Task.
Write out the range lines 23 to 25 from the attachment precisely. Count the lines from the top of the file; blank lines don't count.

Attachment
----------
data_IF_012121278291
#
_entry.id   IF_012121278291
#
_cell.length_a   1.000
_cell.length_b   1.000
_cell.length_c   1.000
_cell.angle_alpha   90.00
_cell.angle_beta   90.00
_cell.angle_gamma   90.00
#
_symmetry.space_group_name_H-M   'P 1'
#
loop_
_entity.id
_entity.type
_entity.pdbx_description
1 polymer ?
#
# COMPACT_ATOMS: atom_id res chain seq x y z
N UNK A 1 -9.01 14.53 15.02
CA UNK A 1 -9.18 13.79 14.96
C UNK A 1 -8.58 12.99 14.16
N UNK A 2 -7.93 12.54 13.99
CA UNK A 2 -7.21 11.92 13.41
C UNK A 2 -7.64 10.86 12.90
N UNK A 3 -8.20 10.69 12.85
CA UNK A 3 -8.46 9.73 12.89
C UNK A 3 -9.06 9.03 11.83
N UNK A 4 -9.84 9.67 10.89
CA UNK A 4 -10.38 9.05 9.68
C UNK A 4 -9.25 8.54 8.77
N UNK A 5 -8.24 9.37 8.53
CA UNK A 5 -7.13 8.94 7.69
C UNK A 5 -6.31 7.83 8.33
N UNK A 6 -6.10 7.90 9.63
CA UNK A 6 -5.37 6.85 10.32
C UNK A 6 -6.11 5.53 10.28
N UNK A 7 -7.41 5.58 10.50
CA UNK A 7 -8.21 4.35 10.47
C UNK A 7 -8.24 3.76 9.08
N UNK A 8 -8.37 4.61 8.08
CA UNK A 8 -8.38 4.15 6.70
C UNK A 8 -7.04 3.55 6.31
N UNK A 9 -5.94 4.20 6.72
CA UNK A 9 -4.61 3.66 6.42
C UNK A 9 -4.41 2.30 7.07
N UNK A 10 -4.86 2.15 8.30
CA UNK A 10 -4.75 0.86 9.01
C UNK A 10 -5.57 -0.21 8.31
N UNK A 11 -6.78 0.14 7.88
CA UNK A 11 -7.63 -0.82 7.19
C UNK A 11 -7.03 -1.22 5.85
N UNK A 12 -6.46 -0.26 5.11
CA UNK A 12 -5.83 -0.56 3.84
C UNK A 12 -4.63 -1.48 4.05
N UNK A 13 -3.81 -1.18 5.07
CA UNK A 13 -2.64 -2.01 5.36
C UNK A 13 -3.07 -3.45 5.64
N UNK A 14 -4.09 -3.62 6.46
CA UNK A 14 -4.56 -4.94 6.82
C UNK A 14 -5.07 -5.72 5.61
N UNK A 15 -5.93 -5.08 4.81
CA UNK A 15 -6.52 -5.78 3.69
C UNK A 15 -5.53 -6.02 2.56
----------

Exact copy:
C UNK A 1 -8.58 12.99 14.16
N UNK A 2 -7.93 12.54 13.99
CA UNK A 2 -7.21 11.92 13.41